CHAPEL HILL Longtime UNC-Chapel Hill women’s basketball coach Sylvia Hatchell will be “temporarily stepping away” from coaching after doctors recently diagnosed her with leukemia, the school announced Monday.
Hatchell, 61, was inducted last month into the Naismith Basketball Hall of Fame in Springfield, Mass. She will receive treatment at the UNC Lineberger Comprehensive Cancer Center.
“I have the utmost confidence in my doctors,” Hatchell said in a statement. “There is a reason why the North Carolina Cancer Hospital ranks as one of the top cancer facilities in the nation.”
Hatchell is among the most successful women’s basketball coaches in history. Her 908 victories – 636 of which have come during her 27 seasons at UNC – rank second all-time, only behind Pat Summit, the former Tennessee coach who retired in 2012 after being diagnosed with Alzheimer's disease.
Hatchell, whose overall record is 908-321, is one of three women’s basketball coaches who have won at least 900 games. At UNC, she is 636-241, and she guided the Tar Heels to a national championship in 1994. Her UNC teams have also won the ACC tournament eight times.
“Sylvia has our complete support and is in our thoughts and prayers for a full recovery,” UNC Athletic Director Bubba Cunningham said in a statement. “Sylvia is a fighter and her enduring spirit will aid her greatly. Her staff and players, family and members of the athletics and university community will do what we can to bolster those efforts.”
During Hatchell’s absence, Andrew Calder, a longtime assistant coach, will lead the team. Like Hatchell, Calder is in his 28th year with the UNC women’s basketball team.
Throughout her years at UNC, Hatchell has been an outspoken supporter of the Lineberger Cancer Center.
“Coach Hatchell has been a tireless ambassador for our cancer center for the last 15 years,” Dr. Shelley Earp, director of the Lineberger Cancer Center, said in a statement. “She has helped us in countless ways. Now it is our turn to be there for her with the best care and our team’s full support.”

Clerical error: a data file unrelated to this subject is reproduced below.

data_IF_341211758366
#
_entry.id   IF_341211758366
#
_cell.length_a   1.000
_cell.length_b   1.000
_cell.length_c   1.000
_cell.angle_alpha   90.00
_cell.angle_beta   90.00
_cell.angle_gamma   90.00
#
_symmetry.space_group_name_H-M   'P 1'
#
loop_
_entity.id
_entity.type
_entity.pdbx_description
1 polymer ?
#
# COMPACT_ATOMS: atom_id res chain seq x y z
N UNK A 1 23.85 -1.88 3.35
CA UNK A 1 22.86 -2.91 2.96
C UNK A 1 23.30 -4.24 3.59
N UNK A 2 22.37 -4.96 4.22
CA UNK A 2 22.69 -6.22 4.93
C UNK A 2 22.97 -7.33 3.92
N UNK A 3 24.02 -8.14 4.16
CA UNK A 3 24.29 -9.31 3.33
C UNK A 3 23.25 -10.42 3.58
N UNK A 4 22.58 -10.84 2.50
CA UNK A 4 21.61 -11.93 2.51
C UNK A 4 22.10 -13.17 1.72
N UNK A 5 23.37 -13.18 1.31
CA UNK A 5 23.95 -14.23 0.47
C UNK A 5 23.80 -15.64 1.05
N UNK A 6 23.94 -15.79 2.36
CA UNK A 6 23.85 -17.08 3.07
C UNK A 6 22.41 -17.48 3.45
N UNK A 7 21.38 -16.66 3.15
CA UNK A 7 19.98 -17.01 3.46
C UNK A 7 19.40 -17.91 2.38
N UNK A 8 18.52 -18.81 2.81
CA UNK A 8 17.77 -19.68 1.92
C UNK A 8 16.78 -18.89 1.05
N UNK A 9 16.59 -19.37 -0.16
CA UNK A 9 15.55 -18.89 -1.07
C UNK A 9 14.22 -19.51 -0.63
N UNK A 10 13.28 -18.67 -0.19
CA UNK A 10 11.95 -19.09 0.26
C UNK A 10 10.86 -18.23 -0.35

Dr. Pete Voorhees, a medical oncologist at the Lineberger Cancer Center, will lead the team of doctors in charge of Hatchell’s treatment. Voorhees in a statement said Hatchell “remains strong and in good spirits.”
“She is physically and mentally tough, and this will serve her well on her journey,” Vorhees said. “We are optimistic that she will do well.”
Hatchell in her statement said she would “remain very much involved” with her team during her absence.
“(I) expect to return to my sideline responsibilities as soon as possible,” she said. “My veteran staff and team will be well prepared and meet any challenges until my return. Don’t forget I am a Tar Heel woman!”
Hatchell, who in 2004 was inducted into the Women’s Basketball Hall of Fame, arrived at UNC in 1986. Before that, she served for 11 seasons as the head women’s basketball coach at Francis Marion, where she led the Lady Patriots to two national championships, the 1982 AIAW Division II national title and the 1986 NAIA championship.
Hatchell’s leave after being diagnosed with leukemia comes about a year after Roy Williams, the UNC men’s basketball coach, endured his own cancer scare. Doctors last year found tumors on both of Williams’ kidneys, but they were benign.
Williams in a statement said he was “heartbroken” for Hatchell and her family, which includes her husband, Sammy, and her son, Van, a recent UNC graduate.
“I know how much Sylvia loves to coach and compete with her team so any time that she misses will be difficult,” Williams said in his statement. “But she’s tough and she will fight this with everything she has. All of us at Carolina and all of her friends in the coaching community will support her 100 percent in this fight.”
Carter: 919-829-8944; Twitter: @_andrewcarter
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